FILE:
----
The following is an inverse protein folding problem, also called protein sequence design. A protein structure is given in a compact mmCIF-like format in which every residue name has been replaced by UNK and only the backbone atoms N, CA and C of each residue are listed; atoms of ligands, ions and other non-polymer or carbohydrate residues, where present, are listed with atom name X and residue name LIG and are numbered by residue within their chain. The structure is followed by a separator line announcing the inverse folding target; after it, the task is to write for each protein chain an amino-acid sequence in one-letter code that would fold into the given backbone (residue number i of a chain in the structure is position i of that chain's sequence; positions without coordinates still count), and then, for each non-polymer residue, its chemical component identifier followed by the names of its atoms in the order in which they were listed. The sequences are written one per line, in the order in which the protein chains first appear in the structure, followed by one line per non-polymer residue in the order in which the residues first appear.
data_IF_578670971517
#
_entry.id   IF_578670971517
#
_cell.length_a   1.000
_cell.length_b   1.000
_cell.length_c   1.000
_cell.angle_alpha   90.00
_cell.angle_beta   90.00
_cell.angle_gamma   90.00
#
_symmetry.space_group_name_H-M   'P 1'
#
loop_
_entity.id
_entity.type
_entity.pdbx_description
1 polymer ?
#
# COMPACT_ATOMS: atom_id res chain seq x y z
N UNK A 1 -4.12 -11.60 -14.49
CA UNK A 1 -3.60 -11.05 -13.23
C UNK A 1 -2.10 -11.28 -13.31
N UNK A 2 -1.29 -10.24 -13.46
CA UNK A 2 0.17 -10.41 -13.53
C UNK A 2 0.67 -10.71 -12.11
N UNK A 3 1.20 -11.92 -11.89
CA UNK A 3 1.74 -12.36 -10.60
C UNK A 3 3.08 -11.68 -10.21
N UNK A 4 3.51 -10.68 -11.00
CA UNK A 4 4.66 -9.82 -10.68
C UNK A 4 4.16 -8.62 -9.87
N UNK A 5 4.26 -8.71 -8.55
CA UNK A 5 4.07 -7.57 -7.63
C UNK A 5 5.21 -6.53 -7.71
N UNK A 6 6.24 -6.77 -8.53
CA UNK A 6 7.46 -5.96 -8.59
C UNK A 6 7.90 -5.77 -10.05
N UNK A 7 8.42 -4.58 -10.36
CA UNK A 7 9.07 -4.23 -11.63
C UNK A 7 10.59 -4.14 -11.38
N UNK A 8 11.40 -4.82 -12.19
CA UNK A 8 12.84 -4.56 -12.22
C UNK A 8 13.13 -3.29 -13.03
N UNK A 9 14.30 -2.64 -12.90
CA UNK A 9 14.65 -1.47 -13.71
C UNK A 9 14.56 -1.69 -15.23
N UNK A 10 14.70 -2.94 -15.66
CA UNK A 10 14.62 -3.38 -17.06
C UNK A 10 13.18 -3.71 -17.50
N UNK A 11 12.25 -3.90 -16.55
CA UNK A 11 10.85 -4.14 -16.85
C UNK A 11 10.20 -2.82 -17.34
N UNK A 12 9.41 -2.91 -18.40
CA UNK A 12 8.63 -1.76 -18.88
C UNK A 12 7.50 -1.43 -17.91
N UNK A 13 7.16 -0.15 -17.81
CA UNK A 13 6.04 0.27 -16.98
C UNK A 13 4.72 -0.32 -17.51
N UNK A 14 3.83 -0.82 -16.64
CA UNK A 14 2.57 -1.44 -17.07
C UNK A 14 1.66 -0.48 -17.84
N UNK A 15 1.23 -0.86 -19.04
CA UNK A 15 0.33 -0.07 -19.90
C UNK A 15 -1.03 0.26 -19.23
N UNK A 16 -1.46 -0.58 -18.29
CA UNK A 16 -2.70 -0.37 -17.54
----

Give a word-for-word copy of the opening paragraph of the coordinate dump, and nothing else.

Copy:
The following is an inverse protein folding problem, also called protein sequence design. A protein structure is given in a compact mmCIF-like format in which every residue name has been replaced by UNK and only the backbone atoms N, CA and C of each residue are listed; atoms of ligands, ions and other non-polymer or carbohydrate residues, where present, are listed with atom name X and residue name LIG and are numbered by residue within their chain. The structure is followed by a separator line announcing the inverse folding target; after it, the task is to write for each protein chain an amino-acid sequence in one-letter code that would fold into the given backbone (residue number i of a chain in the structure is position i of that chain's sequence; positions without coordinates still count), and then, for each non-polymer residue, its chemical component identifier followed by the names of its atoms in the order in which they were listed. The sequences are written one per line, in the order in which the protein chains first appear in the structure, followed by one line per non-polymer residue in the order in which the residues first appear.